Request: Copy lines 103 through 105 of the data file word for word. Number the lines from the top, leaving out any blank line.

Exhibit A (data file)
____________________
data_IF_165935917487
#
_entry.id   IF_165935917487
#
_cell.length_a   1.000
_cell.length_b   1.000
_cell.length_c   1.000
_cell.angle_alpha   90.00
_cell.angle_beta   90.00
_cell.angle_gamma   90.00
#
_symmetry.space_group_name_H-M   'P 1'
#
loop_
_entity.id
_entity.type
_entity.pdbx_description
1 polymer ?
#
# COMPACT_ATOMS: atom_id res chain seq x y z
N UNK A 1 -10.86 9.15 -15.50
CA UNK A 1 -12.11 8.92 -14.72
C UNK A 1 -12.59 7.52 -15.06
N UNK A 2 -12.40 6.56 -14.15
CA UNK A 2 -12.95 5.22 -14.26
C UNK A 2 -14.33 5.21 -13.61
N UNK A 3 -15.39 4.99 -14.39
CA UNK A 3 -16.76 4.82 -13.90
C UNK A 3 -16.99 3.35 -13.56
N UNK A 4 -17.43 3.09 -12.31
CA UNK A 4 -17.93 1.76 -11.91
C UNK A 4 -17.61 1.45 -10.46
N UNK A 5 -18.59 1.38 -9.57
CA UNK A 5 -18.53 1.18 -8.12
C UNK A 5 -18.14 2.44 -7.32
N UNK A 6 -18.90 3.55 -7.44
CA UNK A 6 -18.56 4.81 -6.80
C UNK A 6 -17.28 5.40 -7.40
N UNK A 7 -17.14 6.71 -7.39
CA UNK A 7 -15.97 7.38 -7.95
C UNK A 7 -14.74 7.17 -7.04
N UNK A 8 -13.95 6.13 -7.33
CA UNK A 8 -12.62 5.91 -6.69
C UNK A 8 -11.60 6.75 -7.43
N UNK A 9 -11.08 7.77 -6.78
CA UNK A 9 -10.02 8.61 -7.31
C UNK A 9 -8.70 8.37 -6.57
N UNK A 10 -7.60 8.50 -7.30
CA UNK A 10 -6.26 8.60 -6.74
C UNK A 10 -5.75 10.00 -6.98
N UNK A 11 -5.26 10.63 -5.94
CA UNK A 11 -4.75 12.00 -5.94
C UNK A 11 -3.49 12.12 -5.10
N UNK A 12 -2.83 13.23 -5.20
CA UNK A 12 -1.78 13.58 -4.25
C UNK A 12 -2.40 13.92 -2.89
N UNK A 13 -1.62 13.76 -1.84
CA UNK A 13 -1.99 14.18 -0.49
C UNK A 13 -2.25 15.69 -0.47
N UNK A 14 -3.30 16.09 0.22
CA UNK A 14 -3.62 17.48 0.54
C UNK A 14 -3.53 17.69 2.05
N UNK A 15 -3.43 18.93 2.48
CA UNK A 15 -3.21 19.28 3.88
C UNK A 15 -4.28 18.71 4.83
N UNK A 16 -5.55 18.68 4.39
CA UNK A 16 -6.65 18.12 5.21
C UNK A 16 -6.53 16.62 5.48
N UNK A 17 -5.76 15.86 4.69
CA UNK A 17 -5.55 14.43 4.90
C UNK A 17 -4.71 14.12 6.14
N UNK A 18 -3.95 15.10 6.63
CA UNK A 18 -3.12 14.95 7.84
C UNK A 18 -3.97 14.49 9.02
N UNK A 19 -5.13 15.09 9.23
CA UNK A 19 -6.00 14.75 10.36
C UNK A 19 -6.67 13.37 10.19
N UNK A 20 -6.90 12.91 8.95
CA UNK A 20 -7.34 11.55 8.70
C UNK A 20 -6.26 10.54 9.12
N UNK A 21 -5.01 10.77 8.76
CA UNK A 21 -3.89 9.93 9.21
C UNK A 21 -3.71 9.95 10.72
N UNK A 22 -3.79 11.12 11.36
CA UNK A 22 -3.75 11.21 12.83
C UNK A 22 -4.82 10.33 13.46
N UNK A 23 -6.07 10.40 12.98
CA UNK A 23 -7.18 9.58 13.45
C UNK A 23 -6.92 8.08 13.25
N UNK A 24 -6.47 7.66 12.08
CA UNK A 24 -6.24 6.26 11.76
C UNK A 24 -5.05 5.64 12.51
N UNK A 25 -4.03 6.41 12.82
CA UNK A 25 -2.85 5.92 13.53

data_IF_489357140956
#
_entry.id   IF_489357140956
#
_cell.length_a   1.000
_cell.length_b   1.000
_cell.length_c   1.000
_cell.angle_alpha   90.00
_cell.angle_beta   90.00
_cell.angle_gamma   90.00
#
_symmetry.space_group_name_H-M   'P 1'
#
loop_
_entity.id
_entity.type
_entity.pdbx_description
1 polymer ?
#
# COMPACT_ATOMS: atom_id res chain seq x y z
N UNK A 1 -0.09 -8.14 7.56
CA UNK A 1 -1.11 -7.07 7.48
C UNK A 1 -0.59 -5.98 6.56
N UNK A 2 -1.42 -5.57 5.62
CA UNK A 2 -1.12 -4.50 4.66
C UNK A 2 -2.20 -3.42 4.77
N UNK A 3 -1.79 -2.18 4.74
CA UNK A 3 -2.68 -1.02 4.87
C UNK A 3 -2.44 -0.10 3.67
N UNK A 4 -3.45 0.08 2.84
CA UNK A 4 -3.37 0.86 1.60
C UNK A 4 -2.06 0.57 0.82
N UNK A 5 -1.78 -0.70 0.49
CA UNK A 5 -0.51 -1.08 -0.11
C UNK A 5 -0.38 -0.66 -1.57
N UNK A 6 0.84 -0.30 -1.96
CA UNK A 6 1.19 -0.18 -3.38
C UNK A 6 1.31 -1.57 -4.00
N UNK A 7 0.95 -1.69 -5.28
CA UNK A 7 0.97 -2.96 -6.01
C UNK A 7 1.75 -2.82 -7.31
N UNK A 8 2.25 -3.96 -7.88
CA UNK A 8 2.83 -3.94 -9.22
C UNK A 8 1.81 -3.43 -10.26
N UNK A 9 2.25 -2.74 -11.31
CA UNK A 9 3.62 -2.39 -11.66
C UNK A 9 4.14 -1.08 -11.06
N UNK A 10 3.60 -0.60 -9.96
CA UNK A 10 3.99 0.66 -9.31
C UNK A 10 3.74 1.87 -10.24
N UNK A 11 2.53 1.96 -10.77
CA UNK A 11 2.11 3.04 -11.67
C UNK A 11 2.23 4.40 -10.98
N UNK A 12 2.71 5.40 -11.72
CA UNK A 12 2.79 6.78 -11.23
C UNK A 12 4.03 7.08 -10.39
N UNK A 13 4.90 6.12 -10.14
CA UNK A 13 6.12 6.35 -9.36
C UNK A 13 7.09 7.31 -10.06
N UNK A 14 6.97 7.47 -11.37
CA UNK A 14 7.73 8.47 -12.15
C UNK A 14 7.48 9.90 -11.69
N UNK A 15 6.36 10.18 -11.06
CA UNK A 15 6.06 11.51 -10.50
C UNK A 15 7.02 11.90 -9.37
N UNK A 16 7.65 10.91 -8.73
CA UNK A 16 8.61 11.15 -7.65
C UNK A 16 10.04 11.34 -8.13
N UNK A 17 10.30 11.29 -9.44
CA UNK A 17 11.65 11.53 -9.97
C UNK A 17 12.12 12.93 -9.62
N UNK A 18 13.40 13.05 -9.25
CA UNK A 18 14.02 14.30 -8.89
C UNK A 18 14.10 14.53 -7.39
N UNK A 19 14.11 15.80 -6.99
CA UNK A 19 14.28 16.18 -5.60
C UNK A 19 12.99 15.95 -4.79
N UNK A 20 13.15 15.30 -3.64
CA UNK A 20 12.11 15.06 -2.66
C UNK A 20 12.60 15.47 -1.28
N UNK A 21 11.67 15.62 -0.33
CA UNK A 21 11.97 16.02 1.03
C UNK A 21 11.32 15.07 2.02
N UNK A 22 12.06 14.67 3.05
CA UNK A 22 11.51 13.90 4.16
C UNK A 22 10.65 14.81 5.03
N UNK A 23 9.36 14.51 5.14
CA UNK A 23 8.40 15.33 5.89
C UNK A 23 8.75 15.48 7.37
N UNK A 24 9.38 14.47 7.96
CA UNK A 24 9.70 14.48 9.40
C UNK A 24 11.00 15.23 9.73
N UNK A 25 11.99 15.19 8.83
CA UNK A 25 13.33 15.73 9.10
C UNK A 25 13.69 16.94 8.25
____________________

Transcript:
_cell.angle_beta   90.00
_cell.angle_gamma   90.00
#